Wire Craft Project: How to Make a Wire Tree

For your next wire craft project, learn how to make a wire tree. With a few snipped bits of wire and a few twists of the pliers, you can create these wonderful pint-sized plants.

| November/December 1980

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    Before you begin your project, use a pocketknife to remove any insulation from your electrical wires. To create a tiny tree, first stack several "peeled" wire sets together, grip the entire cluster with two pairs of pliers, and twist this "trunk" by rotating the tools in opposite directions. Next separate the short (root) wire ends into small bundles and twist the groupings. Shape the limbs as you form them (and be sure you bend the complete branches away from the unformed ones).
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    The tools of the miniature tree crafting trade.
  • Oak tree
    Any tree can be your inspiration for making a miniature version out of wire!
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    This 12-inch arboreal beauty made from 10-gauge electrical wire is perched on a chunk of glass and has a bird's nest full of pearl "eggs" secured (by a drop or two of glue) in a fork of its branches.
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    Note the dividing and twisting patterns on the end of these branches.

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  • Oak tree
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Anyone can partake in the fun wire craft project of fashioning wire trees. Handcrafting lovely trees from bits of scrap wire can be a relaxing, fascinating, and potentially profitable hobby. The little sculptures offer an opportunity for the artist to express his or her love for (and appreciation of) the largest of all plants, and even to faithfully mirror the intricate branch patterns that denote specific varieties of trees, the ravages of mountainside winds, or the gnarled stubbornness of age. Furthermore, though the tiny creations fit beautifully into complete miniature scenes, they can also stand alone — perched on a hunk of driftwood or wrapped around an attractive stone — as pieces of decorative artwork!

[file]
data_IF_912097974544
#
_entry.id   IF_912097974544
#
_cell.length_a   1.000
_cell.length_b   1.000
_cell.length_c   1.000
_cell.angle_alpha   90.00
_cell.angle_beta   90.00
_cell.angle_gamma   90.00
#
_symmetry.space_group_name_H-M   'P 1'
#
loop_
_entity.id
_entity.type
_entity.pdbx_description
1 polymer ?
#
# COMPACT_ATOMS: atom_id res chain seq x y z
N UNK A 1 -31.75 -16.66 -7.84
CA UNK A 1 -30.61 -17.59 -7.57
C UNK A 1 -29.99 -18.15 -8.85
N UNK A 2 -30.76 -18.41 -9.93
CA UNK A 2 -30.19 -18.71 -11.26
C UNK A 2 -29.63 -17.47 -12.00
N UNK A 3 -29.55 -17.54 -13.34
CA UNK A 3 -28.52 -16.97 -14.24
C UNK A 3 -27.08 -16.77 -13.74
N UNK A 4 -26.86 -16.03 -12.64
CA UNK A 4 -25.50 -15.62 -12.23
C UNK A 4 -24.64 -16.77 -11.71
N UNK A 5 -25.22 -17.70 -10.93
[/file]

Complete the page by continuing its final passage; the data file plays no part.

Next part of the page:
I've found that the craft intrigues children (including my son Tommy) as well as adults. And — because uncomplicated versions of the wire trees are rather easy to make — the hobby can be used to keep the young ones busy when foul weather forces them to stay indoors, and often underfoot.

Wire Trees: A Nature Study 

Whiling away a little time working with wire can, however, be much more than a child's rainy-day activity. Complicated wire tree sculptures that accurately depict living trees require a good understanding of arboreal structure and are usually created by patient, sensitive adult hands. Such finely crafted items make especially pleasing gifts, and can be marketed in stores for handsome prices. (I've seen one 12 inches tall sell for $75! )

Most tree species can be identified, of course, by their characteristic shapes and branching patterns, so — before you start making wire look-alikes — it might be wise to poke your head outside for a close study of the "models" growing in your neighborhood. Then you can let your imagination ( and your gained-through-experience ability to work with tiny metal strands) determine the size and shape your creation should take.

Materials for Wire Tree Craft Projects 

Although a number of different kinds of wire can be used to craft the miniature trees (picture-hanging "cable" being a notable exception), I prefer 10- to 12-gauge electrical wire for most trees. It's composed of a number of 22- to 24-gauge copper strands enclosed in plastic insulation. ( While tiny three- to five-inch sculptures are usually constructed of 24-gauge wire, trees as tall as 12 inches will be more substantial if made with the slightly thicker 22-gauge material, and even heavier strands should be used for trees over one foot in height.)

I've asked a number of electricians to give me their leftover bits of wire, and they've kept me supplied with enough trimmings to twist up a forest! However, if scraps are hard for you to come by, you can either purchase electrical wire (at about 14 cents per foot) or buy single-strand wire, by the spool, at a hardware store. (A small reel of wire, usually costing less than $1.00, contains enough material to make two or three trees, each four to five inches tall.)

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